Long story short, today the statue is widely considered by most to be bogus. As it turned out, a lot of the documents used to support its authenticity were forged. Also, as experts began to examine the statue in great detail, they realized that a hodgepodge of styles from many distinct time periods were reflected in it. Lastly, artificial means of creating the dolomitization observed on the statue’s surface have been demonstrated, thereby discounting the notion that the marble was centuries old. Of note, the Getty has never said definitively whether it believes the kouros is real or fake (certainly not after having paid $10 million!). Today the statue’s label reads “Greek, about 530 BC, or modern forgery.”
The Intangible Art of Operational Due Diligence
When discussing alternative investments or more specifically, hedge strategies and those who manage them, the importance of a quality operational due diligence (ODD) program cannot be overstated. In the view of most investment professionals, myself included, ODD is critical to any holistic alternative investment process. While, according to modern portfolio theory, investors should be compensated for taking on investment risk, they are not paid for incurring operational risk, and so it is imperative that any and all efforts be made to identify and avoid hedge strategy managers who may introduce meaningful operational risk to a portfolio. I do strongly agree that—quite intuitively—robust operational due diligence could add tremendous value to an investment program. The question then remains, how does one define “robust”?
Naturally, there are industry standard practices and protocols associated with any quality ODD system. Significant amounts of time, energy and resources are also required. But perhaps the most important aspect of any successful ODD framework, a trait that cannot be easily measured or quantified and one that is subjective and learned from years of experience and wisdom is intuition—or rapid cognition. This is the “intangible art” of due diligence; the part that is about those “thin-slicing” seconds when subconscious decisions are sometimes made. While intuition may be an abstract component of successful ODD, we believe it is no less critical—just ask the Getty museum.
Gladwell explores this concept of intuitive decision making in his aforementioned book. His supposition is that past experiences often allow people to make informed decisions very rapidly (in the “blink” of an eye), based upon subconscious interpretations of previous cues and events, which he describes as rapid cognition.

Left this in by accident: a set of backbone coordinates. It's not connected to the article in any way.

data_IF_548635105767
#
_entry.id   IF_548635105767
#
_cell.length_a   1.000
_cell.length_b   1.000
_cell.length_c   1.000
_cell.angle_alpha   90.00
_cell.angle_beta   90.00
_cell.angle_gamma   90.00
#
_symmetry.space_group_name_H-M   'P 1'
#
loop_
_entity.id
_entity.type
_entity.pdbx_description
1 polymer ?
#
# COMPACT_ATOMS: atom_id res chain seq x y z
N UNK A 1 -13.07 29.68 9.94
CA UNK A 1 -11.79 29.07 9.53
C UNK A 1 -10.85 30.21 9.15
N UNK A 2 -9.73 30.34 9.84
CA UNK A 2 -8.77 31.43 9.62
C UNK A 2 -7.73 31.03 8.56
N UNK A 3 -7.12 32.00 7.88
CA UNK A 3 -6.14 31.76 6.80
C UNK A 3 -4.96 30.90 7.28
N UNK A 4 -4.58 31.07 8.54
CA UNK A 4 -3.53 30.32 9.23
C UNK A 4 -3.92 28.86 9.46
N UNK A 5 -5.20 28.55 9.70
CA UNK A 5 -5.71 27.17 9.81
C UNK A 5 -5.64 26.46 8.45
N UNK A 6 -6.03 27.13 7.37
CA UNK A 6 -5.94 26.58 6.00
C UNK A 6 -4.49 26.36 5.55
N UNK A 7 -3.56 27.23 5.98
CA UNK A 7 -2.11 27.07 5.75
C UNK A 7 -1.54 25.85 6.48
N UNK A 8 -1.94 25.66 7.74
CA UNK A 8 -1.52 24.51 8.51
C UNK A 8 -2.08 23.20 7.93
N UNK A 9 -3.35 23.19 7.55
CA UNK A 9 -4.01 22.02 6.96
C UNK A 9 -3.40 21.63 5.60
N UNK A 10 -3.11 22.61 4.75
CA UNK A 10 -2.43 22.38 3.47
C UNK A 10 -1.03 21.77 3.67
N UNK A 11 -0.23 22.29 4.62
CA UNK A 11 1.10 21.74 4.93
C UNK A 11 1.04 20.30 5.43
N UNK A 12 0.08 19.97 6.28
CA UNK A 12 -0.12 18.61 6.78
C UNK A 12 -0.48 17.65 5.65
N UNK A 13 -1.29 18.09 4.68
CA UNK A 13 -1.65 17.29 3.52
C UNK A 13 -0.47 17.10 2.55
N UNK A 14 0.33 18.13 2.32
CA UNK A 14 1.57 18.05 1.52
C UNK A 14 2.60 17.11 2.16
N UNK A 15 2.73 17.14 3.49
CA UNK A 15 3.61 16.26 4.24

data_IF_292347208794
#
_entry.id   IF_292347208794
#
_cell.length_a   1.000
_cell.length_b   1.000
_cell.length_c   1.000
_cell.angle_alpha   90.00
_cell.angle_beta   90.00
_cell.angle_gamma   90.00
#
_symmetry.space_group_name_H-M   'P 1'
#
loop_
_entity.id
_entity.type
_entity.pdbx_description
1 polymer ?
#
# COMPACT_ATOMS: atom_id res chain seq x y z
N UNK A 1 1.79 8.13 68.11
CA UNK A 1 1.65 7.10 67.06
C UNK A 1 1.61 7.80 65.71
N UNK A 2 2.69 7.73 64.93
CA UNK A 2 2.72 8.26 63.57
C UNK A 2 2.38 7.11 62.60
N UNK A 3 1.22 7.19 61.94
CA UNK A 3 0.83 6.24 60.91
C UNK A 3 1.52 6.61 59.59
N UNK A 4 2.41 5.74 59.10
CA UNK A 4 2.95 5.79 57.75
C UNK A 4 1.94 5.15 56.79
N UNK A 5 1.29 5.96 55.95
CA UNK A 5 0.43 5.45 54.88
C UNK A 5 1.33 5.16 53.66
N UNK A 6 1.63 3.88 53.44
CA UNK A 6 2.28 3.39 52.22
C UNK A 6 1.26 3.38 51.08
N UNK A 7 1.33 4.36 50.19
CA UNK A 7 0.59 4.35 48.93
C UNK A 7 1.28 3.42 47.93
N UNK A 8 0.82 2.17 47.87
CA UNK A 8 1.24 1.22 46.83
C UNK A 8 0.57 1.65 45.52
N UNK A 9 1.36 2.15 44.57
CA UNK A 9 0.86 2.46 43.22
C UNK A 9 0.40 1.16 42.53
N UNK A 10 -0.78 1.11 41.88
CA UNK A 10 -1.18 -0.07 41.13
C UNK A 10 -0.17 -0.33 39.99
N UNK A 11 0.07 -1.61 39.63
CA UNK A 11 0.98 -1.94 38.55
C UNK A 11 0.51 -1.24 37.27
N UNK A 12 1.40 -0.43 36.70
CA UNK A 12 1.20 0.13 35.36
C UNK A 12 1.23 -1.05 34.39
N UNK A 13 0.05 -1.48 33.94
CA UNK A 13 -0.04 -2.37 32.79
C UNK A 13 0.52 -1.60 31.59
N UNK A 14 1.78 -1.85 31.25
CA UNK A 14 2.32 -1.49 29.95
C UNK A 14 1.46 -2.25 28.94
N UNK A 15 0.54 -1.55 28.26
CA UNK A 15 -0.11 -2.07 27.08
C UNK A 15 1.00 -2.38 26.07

When you meet someone for the first time, for example, or walk into a house you are thinking of buying, or enter a new restaurant, or read the first few sentences of a resume, your mind—unbeknownst to your conscious self and in a matter of seconds—has already jumped to a series of conclusions. Gladwell believes those instant decisions are really powerful, important and, often really good. Of note, Gladwell avoids the word intuition in his book, suggesting it describes emotional reactions or gut feelings, the thoughts and impressions that don’t seem entirely rational. He believes what goes on in those first moments is perfectly rational. It is thinking, he says—just the kind that moves a little faster and operates a little more mysteriously than the kind of deliberate, conscious decision making that we usually associate with “thinking.”
From my view, the theories Gladwell puts forth do seem to have merit, at least at first glance. At a minimum, it seems reasonable to suggest that the more experience and practical application one has in a particular field, whether it be ODD or vetting antiquities, the better he/she will be at their job, and in applying so called rapid-cognition. Naturally this would be of great value in assessing the less black/white questions associated with ODD. How does one weigh facts against gut instincts? What is the appropriate balance between the desire to do a deal and negative information? Is there pressure to make an investment? Has the manager been given a suitable amount of time to respond effectively? Is the manager patient and candid in their responses? Can the manager be trusted?